The Philips CDR 800 proves to be a very easy machine to use and although there seems to be a few glitches, it is excellent at doing what the box says it should. It's remarkably easy to mix and match your CD's and disks to create your own compilation. There is also a feature found on the remote control which allows you to break up your tracks onto an LP into their individual tracks. This proves to be very useful and exactly what I was looking for within the machine.
Overall, this machine has served me well and has proved to do exactly what I had hoped it would. It's so simple to use and so easy to record. The number of features on it also prove to be particularly useful. I'd definitely recommend this machine and if mine was to die a death? I'd definitely buy again.
To be honest, i was pleasantly suprised when i started using the Philips CDR-800. The most of a "future-proof" device was more than enough to excite my somewhat geeky side.
As a CD player, this is very versitile with a great sound quality and upto 4 cd playback. This thing also plays MP3 cds so if you have long compilations of all your favourite music, these will play without any issues.
As a CD recorder, there are a few interesting features too. Firstly, this has a serial copy management system (SCMS) which means you can record from originals but not from first (or higher) generation copied disks. Secondly, due to clever engineering, music is recorded at a lossless sample rate (even on changing sample rate songs). This gives a perfect recording everytime. You can also record at 2x speed giving you much quicker ways to record music and program 90 songs into the device for compilations.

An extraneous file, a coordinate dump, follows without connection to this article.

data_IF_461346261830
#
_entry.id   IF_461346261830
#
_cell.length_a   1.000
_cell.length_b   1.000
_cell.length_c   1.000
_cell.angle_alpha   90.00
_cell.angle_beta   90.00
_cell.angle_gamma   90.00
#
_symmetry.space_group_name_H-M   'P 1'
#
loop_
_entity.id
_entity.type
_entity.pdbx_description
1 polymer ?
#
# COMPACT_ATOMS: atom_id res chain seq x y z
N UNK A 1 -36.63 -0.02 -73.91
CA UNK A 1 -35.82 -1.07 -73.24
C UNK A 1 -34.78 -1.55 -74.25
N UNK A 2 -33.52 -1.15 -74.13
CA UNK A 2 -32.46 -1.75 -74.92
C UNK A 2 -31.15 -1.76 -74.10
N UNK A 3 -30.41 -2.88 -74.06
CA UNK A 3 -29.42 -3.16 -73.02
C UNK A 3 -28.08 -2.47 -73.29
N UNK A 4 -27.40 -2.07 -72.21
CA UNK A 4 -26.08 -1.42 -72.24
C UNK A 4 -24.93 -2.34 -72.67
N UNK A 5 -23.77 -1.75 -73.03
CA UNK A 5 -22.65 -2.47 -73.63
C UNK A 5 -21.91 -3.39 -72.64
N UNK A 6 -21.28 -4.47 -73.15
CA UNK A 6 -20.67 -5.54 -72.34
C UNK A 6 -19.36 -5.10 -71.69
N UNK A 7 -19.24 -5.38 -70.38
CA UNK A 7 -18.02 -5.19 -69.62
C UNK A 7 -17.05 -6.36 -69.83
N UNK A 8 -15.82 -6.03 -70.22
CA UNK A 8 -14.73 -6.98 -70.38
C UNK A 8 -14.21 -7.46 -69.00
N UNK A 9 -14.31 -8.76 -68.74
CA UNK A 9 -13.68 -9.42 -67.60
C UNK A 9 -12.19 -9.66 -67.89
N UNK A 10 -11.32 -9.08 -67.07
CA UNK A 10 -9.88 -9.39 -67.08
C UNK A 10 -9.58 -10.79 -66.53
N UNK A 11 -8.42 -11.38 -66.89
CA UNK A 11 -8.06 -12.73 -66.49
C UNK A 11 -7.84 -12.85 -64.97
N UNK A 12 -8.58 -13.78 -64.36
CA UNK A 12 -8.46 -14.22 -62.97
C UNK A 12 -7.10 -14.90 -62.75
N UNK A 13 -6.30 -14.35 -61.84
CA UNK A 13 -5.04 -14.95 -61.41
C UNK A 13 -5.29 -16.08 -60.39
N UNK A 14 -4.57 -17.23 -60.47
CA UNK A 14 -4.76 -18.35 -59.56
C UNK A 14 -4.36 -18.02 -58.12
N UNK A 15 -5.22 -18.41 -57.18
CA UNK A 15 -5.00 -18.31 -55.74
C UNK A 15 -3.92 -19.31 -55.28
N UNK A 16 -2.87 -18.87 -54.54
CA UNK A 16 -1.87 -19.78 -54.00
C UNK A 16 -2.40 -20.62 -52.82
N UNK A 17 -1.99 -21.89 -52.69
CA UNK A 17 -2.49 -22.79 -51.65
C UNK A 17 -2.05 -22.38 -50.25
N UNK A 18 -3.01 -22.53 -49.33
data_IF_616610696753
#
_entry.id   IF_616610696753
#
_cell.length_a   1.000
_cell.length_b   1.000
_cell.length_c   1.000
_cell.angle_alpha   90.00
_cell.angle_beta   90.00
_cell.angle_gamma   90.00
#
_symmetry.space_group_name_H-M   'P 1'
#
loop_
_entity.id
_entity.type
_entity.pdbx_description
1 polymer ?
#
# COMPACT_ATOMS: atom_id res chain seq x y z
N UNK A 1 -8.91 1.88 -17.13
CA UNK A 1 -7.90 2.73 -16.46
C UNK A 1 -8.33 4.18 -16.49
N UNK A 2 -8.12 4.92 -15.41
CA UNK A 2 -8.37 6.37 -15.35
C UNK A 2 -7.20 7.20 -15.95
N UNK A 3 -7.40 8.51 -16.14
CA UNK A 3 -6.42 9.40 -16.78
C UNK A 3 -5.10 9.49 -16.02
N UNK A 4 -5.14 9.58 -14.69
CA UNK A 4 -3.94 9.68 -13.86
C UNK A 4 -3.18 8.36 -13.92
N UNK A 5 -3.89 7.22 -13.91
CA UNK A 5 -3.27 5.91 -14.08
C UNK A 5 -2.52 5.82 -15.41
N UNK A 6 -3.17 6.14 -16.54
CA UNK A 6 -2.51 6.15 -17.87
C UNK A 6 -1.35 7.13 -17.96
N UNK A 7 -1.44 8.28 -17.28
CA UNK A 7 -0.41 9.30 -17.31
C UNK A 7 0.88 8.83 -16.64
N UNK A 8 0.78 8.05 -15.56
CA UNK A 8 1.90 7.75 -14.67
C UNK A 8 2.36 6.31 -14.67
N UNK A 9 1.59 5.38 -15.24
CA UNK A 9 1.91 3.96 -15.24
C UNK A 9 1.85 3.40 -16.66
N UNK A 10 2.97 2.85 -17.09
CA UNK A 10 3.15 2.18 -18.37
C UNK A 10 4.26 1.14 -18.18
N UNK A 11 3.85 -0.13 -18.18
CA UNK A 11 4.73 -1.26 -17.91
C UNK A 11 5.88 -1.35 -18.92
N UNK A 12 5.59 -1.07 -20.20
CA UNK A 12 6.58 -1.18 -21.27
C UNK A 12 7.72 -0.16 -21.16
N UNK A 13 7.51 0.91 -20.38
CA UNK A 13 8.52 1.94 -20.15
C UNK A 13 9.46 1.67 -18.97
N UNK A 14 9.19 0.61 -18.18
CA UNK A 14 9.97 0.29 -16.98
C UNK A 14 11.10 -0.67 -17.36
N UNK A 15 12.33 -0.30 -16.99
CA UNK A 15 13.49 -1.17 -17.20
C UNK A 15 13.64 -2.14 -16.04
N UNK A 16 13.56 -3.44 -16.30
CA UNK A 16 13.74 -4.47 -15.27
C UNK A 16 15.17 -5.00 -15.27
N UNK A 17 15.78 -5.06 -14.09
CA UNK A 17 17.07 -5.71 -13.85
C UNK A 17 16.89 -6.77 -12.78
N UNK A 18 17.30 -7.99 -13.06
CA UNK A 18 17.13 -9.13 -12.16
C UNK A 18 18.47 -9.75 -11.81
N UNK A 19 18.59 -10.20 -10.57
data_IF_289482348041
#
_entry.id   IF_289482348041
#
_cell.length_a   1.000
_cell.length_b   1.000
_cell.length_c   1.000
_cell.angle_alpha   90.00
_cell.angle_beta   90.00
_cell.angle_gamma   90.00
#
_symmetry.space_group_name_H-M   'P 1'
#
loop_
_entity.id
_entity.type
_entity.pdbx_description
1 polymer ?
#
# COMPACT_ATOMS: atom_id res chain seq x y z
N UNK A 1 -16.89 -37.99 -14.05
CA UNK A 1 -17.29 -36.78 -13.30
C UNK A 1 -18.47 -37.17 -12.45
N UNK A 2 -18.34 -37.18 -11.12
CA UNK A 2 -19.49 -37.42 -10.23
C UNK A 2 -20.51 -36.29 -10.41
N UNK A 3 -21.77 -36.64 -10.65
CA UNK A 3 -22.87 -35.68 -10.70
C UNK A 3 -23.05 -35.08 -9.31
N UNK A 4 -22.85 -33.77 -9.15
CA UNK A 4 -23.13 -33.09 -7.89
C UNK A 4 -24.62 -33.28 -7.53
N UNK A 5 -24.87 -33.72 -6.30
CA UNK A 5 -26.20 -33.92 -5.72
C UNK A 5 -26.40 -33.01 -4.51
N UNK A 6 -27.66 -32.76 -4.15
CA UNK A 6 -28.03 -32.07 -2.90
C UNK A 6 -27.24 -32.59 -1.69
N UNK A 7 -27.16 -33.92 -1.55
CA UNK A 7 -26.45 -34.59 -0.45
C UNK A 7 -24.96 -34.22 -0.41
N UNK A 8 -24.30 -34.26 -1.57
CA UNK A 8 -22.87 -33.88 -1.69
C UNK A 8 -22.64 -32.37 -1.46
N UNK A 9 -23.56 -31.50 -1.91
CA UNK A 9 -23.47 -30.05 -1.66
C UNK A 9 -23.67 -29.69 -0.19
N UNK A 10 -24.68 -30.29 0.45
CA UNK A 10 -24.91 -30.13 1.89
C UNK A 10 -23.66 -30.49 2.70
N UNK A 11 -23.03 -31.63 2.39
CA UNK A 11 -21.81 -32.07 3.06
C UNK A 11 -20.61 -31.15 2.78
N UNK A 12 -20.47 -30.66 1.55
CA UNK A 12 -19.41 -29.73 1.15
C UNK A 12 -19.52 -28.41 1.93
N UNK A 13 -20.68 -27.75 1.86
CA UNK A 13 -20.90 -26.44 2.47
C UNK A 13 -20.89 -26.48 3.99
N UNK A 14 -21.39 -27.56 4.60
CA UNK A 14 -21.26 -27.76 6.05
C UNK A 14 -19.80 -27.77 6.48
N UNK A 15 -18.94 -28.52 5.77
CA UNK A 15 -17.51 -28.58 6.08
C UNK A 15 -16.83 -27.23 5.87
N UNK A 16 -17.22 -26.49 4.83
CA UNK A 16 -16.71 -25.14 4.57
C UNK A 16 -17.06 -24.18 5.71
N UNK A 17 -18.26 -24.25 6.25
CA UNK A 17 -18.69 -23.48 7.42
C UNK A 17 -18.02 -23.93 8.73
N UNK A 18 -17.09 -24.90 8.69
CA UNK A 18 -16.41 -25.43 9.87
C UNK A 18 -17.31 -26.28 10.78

Not bad at all!
I bought the Philips CDR 800 because I have loads of old cassette tapes and vinyl that I wanted to transfer to CD. So far it has done the job very well and has been very simple to use. The 3 CD trays make it easy to create your own compilations from various tapes and LPs but the best feature for me is the Track Increment button (located on the remote control). This feature allows you to break up tracks on an LP into individual tracks and is I have not found another CDR system with this handy feature.
The product has not been perfect though. But as I found out, this was due to the tapes and CDs I was using at the time. The Philips CDR 800 seems to dislike Memorex and TDK tapes and in my experience it is advisable to use decent CDs with the machine. Cheap budget CDs can fail to finalise or be recognised.
All in all this is a superb machine that does what it says on the box. It records well, is simple to use, and has enough additional features to enhance your recording experience.
To answer the questions asked in the comments: This model has been around a while and I have had it for years. It has standard audio jack inputs and accepts digital coaxial. You could probably plug an ipod in but I have never tried and this model was relased in 2002 so predates the ipod technology. Not sure how it would work. The unit also has a ps/2 connection at the front so you can plug a keyboard in and create your own CD title text.
On consideration, this The Philips CDR 800 is a bit outdated and while it has served me very well and still copies tapes and vinyl efficiently, it does lack the latest media connections. It may be the case that this particular model may only be available second hand now (I have not seen it anywhere online) but should you find one it may be possible to pick it up cheap and it would make a good option for anyone looking to convert vinyl and tape to CD.
Even though Philips state the model is designed to be upgradeable to incorporate new technology there is still the issue of connectivity. Therefore, I am going to reduce my 4 star rating to 3 stars.